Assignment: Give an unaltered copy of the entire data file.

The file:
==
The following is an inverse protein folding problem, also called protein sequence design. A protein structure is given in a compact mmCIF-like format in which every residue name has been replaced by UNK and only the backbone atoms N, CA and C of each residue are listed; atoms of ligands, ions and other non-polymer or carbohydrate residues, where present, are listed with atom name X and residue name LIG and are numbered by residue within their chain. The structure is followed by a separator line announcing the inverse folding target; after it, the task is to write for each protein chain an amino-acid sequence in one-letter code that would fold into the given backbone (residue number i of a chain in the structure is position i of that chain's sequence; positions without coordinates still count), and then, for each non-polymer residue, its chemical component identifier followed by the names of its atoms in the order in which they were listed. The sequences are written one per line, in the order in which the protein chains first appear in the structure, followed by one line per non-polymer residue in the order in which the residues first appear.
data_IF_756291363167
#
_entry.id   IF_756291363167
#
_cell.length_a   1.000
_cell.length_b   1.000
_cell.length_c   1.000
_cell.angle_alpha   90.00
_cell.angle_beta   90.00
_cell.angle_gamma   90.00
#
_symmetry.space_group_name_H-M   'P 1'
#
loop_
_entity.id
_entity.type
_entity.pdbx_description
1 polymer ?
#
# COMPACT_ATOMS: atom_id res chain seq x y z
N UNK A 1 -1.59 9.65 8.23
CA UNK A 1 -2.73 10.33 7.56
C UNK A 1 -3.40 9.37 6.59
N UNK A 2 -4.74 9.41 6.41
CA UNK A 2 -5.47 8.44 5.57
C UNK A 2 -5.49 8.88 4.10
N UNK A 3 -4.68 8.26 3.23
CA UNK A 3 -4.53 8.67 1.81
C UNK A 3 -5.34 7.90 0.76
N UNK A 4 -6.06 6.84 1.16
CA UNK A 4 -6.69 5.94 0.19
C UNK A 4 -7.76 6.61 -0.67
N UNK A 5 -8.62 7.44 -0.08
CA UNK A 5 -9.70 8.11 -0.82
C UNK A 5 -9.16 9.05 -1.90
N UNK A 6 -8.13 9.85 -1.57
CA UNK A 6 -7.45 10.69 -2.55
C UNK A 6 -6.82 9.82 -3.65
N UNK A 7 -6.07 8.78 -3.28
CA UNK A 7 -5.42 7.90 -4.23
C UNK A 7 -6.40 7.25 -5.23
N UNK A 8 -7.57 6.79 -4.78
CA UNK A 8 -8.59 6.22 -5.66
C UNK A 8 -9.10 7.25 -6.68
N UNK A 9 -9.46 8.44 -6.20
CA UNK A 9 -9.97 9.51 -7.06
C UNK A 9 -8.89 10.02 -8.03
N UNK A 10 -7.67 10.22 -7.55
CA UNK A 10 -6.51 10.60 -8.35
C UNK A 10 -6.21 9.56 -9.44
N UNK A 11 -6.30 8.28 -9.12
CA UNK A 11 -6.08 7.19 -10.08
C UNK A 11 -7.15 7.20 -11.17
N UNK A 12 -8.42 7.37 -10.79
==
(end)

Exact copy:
The following is an inverse protein folding problem, also called protein sequence design. A protein structure is given in a compact mmCIF-like format in which every residue name has been replaced by UNK and only the backbone atoms N, CA and C of each residue are listed; atoms of ligands, ions and other non-polymer or carbohydrate residues, where present, are listed with atom name X and residue name LIG and are numbered by residue within their chain. The structure is followed by a separator line announcing the inverse folding target; after it, the task is to write for each protein chain an amino-acid sequence in one-letter code that would fold into the given backbone (residue number i of a chain in the structure is position i of that chain's sequence; positions without coordinates still count), and then, for each non-polymer residue, its chemical component identifier followed by the names of its atoms in the order in which they were listed. The sequences are written one per line, in the order in which the protein chains first appear in the structure, followed by one line per non-polymer residue in the order in which the residues first appear.
data_IF_756291363167
#
_entry.id   IF_756291363167
#
_cell.length_a   1.000
_cell.length_b   1.000
_cell.length_c   1.000
_cell.angle_alpha   90.00
_cell.angle_beta   90.00
_cell.angle_gamma   90.00
#
_symmetry.space_group_name_H-M   'P 1'
#
loop_
_entity.id
_entity.type
_entity.pdbx_description
1 polymer ?
#
# COMPACT_ATOMS: atom_id res chain seq x y z
N UNK A 1 -1.59 9.65 8.23
CA UNK A 1 -2.73 10.33 7.56
C UNK A 1 -3.40 9.37 6.59
N UNK A 2 -4.74 9.41 6.41
CA UNK A 2 -5.47 8.44 5.57
C UNK A 2 -5.49 8.88 4.10
N UNK A 3 -4.68 8.26 3.23
CA UNK A 3 -4.53 8.67 1.81
C UNK A 3 -5.34 7.90 0.76
N UNK A 4 -6.06 6.84 1.16
CA UNK A 4 -6.69 5.94 0.19
C UNK A 4 -7.76 6.61 -0.67
N UNK A 5 -8.62 7.44 -0.08
CA UNK A 5 -9.70 8.11 -0.82
C UNK A 5 -9.16 9.05 -1.90
N UNK A 6 -8.13 9.85 -1.57
CA UNK A 6 -7.45 10.69 -2.55
C UNK A 6 -6.82 9.82 -3.65
N UNK A 7 -6.07 8.78 -3.28
CA UNK A 7 -5.42 7.90 -4.23
C UNK A 7 -6.40 7.25 -5.23
N UNK A 8 -7.57 6.79 -4.78
CA UNK A 8 -8.59 6.22 -5.66
C UNK A 8 -9.10 7.25 -6.68
N UNK A 9 -9.46 8.44 -6.20
CA UNK A 9 -9.97 9.51 -7.06
C UNK A 9 -8.89 10.02 -8.03
N UNK A 10 -7.67 10.22 -7.55
CA UNK A 10 -6.51 10.60 -8.35
C UNK A 10 -6.21 9.56 -9.44
N UNK A 11 -6.30 8.28 -9.12
CA UNK A 11 -6.08 7.19 -10.08
C UNK A 11 -7.15 7.20 -11.17
N UNK A 12 -8.42 7.37 -10.79